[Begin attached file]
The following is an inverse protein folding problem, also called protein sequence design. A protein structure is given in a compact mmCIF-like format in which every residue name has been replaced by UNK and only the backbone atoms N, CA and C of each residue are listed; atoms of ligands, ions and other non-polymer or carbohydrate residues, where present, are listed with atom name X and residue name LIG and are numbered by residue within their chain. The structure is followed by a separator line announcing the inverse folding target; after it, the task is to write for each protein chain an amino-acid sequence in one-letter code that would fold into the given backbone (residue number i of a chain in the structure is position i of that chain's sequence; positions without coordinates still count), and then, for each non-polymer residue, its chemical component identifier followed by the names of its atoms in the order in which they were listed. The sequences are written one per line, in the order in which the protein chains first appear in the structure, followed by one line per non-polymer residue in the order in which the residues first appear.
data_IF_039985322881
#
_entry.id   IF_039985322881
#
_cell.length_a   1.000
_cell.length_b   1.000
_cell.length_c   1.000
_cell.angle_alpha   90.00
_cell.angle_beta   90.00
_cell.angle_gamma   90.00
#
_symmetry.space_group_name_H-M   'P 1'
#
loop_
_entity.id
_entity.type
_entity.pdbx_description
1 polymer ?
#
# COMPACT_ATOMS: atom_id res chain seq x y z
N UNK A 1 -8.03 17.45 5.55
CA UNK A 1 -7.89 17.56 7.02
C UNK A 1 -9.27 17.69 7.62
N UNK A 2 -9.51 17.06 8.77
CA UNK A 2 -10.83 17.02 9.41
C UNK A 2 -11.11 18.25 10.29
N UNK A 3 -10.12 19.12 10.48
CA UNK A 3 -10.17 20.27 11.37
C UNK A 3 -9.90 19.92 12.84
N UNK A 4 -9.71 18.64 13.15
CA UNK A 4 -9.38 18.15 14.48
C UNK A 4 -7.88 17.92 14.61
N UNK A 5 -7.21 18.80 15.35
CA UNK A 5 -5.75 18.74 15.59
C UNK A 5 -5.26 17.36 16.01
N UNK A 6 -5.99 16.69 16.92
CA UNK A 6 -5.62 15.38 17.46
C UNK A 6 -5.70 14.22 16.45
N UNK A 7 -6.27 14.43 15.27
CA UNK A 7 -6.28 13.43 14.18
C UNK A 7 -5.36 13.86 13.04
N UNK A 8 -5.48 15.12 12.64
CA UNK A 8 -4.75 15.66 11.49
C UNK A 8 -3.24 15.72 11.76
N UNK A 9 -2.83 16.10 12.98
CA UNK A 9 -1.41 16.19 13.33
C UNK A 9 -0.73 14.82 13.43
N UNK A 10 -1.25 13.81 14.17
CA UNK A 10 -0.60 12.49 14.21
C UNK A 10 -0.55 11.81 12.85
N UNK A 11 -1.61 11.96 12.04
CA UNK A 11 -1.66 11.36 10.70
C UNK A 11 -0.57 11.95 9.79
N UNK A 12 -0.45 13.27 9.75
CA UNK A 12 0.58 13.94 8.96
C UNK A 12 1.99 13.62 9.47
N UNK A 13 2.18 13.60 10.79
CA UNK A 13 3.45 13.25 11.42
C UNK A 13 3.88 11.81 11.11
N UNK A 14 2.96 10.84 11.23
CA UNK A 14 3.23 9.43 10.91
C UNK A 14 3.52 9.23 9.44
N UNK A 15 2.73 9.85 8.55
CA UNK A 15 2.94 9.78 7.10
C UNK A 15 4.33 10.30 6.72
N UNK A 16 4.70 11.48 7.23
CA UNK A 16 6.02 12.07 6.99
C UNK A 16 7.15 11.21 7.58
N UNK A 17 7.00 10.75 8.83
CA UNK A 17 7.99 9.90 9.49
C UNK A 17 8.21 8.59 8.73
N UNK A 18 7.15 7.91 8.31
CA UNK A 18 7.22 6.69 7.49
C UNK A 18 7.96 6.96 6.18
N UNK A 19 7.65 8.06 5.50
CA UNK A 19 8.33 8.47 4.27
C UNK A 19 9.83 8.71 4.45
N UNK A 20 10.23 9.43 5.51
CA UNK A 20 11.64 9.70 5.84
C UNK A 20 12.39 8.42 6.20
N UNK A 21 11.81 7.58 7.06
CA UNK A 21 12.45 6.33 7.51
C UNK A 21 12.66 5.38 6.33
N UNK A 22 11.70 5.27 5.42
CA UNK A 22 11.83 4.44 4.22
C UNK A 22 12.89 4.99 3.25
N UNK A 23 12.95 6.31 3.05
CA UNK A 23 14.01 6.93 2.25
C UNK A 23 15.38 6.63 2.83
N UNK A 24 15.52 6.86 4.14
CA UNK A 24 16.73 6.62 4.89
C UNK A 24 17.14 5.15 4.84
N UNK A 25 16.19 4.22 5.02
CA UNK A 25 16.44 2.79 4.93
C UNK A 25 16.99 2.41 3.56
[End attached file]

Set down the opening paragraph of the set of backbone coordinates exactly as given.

The following is an inverse protein folding problem, also called protein sequence design. A protein structure is given in a compact mmCIF-like format in which every residue name has been replaced by UNK and only the backbone atoms N, CA and C of each residue are listed; atoms of ligands, ions and other non-polymer or carbohydrate residues, where present, are listed with atom name X and residue name LIG and are numbered by residue within their chain. The structure is followed by a separator line announcing the inverse folding target; after it, the task is to write for each protein chain an amino-acid sequence in one-letter code that would fold into the given backbone (residue number i of a chain in the structure is position i of that chain's sequence; positions without coordinates still count), and then, for each non-polymer residue, its chemical component identifier followed by the names of its atoms in the order in which they were listed. The sequences are written one per line, in the order in which the protein chains first appear in the structure, followed by one line per non-polymer residue in the order in which the residues first appear.